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  • What will the scientific community of colors look like tomorrow? In conversation with two chemistry professionals from Tikkurila’s Research and Development team.

What will the scientific community of colors look like tomorrow? In conversation with two chemistry professionals from Tikkurila’s Research and Development team.

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It goes without saying that women are intelligent, tough and capable of changing the world. Despite that and the huge progress that has already been made, a big gender gap still exists at all levels of science around the world. That’s why, on February 11, we celebrate the International Day of Women and Girls in Science organized by United Nations. Today, we raise a toast to the diverse workforce of Tikkurila by interviewing two steadfast professionals: Heidi Helkamo, RDI Director Tikkurila Finland and Minna Perttu, a researcher from our research and development department.

Behind the colors
In this blog series, we venture into the world of color and meet specialists across the field to discuss sustainable surface treatments today and tomorrow; at home and abroad.

What inspired you to first get into science?

Minna: “At school, I really enjoyed chemistry and math, as they both felt easy and fun. I’ve always loved chemistry for its systematicness, rigidity and, surprisingly, playfulness. It lets me experiment.”

Heidi: “My story is a lot like Minna’s. The logical nature of chemistry and its pragmatism have always fascinated me. I love solving tricky problems and chemistry gives me the opportunity to do it on a daily basis.”

What inspires you the most today?

H: “One of my main motivations for getting into chemistry was sustainability. It still drives me. I feel like in my position today I have a lot of power to trigger positive changes in the chemistry industry.”

M: “I love working with people and for clients. We’re not just doing things for the sake of doing things, but to solve real problems and discover new solutions.”

Heidi, you mentioned sustainability. Could you tell us more about it?

H: “To be quite honest, our industry isn’t known for being especially sustainable, but we have the power to make changes that have positive long-term consequences. We can, for instance, manufacture products that will last for decades and experiment with paints that have a smaller ecological footprint. There is a lot to do, and we have a huge responsibility to make a difference. ”

Are there any women in science you look up to?

M: “Tikkurila is full of women like my boss Heidi who have built great careers and gained a wealth of expertise and experience. It’s extremely impressive”

H: “I look up to women who were brave enough to pursue their scientific dreams at a time when chemistry was a strictly masculine practice. For instance, someone like Marie Curie was so ahead of her time. I hugely admire that.”

How could we encourage girls to participate in the scientific community?

H: “In my opinion, there’s no reason why science should be a male-dominated field. Girls are often more self-conscious than boys and just need a push. I would love to be able to encourage girls to explore the field, see what science is all about and draw their own maps.”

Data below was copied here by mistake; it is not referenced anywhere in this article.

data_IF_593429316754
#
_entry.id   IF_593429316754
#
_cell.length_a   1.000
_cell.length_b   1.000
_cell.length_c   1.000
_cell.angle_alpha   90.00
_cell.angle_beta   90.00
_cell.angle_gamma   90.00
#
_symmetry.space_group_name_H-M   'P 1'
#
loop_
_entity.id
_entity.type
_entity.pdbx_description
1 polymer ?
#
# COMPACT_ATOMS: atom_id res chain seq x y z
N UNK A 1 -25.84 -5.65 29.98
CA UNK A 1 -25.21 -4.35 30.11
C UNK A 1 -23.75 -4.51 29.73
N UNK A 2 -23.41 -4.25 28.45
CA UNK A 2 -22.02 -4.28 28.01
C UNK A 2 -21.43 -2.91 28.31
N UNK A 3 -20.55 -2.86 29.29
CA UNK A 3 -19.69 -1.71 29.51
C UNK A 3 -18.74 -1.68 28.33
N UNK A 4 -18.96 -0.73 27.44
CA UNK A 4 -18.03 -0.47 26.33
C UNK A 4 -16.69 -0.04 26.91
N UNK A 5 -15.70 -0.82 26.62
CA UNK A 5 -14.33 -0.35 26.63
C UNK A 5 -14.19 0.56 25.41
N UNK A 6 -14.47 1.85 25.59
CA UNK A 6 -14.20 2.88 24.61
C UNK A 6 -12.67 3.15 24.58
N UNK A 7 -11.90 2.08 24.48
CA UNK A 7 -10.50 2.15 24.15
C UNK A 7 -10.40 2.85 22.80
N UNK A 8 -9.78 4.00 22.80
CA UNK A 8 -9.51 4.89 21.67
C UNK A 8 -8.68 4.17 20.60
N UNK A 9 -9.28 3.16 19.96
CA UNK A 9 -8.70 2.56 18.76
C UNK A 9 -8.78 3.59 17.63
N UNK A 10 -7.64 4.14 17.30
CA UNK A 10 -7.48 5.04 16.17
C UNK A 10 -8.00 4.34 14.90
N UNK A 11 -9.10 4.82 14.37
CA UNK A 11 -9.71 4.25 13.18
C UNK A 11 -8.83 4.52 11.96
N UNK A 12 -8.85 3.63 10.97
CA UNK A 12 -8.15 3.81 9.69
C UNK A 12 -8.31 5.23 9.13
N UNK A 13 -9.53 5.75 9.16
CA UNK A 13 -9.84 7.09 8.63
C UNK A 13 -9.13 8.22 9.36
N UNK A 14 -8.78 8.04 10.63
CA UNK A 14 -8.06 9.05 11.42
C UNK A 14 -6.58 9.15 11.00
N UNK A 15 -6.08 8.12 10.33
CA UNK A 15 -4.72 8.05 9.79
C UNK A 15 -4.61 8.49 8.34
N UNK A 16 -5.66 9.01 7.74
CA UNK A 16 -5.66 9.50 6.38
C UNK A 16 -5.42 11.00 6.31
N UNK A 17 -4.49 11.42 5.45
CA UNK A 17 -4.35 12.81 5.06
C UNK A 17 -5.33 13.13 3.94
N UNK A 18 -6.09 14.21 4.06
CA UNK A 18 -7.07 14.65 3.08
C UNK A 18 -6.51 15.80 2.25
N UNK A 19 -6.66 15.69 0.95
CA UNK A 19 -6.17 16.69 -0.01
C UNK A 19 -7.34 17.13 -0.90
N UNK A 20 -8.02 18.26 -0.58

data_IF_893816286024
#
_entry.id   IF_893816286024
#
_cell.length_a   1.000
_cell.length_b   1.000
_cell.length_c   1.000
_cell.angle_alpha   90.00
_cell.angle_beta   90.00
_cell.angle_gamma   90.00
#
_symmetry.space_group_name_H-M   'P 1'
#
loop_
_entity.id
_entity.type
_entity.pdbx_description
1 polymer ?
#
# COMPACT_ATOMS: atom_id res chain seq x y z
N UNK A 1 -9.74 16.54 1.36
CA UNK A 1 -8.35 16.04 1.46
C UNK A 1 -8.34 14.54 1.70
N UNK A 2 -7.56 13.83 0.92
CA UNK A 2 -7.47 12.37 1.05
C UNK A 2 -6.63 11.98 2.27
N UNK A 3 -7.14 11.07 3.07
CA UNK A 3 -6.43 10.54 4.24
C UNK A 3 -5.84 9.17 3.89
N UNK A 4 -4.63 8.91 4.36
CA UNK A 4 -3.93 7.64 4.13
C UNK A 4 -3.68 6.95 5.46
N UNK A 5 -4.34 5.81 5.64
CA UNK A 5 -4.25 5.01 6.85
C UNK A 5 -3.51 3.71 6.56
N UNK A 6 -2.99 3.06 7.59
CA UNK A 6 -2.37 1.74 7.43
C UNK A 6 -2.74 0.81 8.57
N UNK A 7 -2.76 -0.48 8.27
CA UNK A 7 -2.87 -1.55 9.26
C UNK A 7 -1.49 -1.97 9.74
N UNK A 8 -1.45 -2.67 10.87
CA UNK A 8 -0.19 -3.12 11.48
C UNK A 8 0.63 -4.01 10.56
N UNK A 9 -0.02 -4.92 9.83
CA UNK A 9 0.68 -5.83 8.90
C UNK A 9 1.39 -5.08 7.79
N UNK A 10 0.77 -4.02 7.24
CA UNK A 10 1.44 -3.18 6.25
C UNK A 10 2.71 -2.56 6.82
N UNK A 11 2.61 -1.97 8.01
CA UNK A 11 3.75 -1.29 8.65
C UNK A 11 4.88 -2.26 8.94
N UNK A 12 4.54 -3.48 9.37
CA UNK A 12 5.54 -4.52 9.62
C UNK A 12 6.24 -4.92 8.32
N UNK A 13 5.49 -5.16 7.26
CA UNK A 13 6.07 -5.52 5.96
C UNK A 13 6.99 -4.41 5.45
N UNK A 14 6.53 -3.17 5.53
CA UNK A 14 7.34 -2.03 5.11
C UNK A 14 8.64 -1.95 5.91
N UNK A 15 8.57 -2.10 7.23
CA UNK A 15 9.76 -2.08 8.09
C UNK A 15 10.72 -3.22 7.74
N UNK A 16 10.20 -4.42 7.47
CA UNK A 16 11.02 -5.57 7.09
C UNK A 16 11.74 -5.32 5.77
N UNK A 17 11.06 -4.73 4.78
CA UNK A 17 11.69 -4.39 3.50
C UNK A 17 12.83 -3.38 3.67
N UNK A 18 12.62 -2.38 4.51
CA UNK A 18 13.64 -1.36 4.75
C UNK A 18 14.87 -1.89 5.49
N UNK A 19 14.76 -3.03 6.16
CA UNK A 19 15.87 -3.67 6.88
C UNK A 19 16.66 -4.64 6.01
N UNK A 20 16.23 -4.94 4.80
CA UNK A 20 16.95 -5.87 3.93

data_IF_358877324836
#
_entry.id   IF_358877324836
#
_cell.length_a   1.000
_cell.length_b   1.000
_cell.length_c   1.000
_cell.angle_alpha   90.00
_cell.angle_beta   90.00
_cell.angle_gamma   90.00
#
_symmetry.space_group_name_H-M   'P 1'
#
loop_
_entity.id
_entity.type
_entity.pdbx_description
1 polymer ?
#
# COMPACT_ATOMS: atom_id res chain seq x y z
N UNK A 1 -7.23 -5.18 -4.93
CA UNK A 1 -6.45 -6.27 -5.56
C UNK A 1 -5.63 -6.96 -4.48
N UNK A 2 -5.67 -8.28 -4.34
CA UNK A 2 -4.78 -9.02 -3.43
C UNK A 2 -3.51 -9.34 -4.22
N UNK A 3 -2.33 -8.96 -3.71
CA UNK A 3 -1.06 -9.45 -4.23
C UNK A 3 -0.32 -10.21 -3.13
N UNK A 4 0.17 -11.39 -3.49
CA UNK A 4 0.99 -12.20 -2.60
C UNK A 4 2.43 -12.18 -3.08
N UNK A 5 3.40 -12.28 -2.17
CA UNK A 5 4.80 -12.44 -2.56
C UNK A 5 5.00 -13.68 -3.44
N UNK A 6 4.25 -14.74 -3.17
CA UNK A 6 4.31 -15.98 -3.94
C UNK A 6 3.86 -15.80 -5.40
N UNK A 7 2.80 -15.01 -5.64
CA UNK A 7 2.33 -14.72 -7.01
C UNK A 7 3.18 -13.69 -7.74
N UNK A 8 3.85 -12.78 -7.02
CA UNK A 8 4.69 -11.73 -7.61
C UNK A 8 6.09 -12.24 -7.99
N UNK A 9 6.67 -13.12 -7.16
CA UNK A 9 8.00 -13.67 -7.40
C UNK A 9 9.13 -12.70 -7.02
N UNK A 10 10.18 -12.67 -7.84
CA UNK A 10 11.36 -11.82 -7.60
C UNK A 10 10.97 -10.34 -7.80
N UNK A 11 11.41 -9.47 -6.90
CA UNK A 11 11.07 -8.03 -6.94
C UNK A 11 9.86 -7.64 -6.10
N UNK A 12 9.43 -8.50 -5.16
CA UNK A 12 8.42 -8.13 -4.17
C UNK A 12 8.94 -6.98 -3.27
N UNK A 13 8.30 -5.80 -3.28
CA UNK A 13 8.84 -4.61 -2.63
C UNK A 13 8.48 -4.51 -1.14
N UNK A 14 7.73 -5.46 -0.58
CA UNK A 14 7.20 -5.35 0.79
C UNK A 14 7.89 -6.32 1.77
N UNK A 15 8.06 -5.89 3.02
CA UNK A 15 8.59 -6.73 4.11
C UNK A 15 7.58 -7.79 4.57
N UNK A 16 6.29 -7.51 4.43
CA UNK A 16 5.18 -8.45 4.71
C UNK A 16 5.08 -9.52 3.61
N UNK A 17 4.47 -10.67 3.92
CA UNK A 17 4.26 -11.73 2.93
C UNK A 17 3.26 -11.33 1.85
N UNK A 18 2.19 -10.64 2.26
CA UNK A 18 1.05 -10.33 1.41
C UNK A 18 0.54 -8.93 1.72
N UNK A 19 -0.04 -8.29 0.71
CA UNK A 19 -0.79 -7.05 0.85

M: “Everyone should follow what feels natural and intuitive to them. If you love maths, chemistry and science, be brave and go for it!”

What kind of a scientific community would you like to exist in the future?

M: “An open-minded one. One in which people work together and appreciate each others’ differences. A collaborative community that strives towards new things together. I think the scientific community of the future will be inclusive and diverse.”

H: “I’d love to see more open collaboration and a wider sense of community.”

What is the dream surface treatment you wish you could develop?

H: “I’m really excited about the possibilities of bio-based paints. We’ve now launched our first wall paint in Sweden in which we replaced as many fossil-based, non-renewable ingredients as possible with bio-based ones. I’d love to make further steps in that.”

M: “In my wildest dreams, I’d develop a paint that would have an extraordinary functionality – like a paint that would instantly become a solar panel! I’m striving towards creating a surface treatment that will shake the whole industry.”

Researching and developing today and tomorrow: Tikkurila's R&D department

  • Main tasks: developing new products, minimizing the environmental and health impacts of surface treatments, creating new business opportunities
  • Key principles of Tikkurila product development: quality, durability and safety
  • Tikkurila products undergo extensive laboratory testing and thorough field testing
  • Research development sites in Finland, Poland, Russia, Sweden and Estonia 
  • Around the globe a total of 175 Research and Development professionals of which 73 % are women. Nearly 1000 women working in Tikkurila today.

Further information:

Tikkurila Oyj

Nina Kaijasilta
PR, Group Communications
Tel. +358 40 757 3259

Sustainable Nordicness
Tikkurila is a leading Nordic paint company with expertise that spans decades. We develop premium products and services that provide our customers with quality that will stand the test of time and weather. We operate in around ten countries and our 3,000 dedicated professionals share the joy of building a vivid future through surfaces that make a difference. In 2017, our revenue totaled EUR 582 million. The company is listed on Nasdaq Helsinki. Nordic quality from start to finish since 1862.






Quick facts

73% of Tikkurila Research and Development professionals are women.
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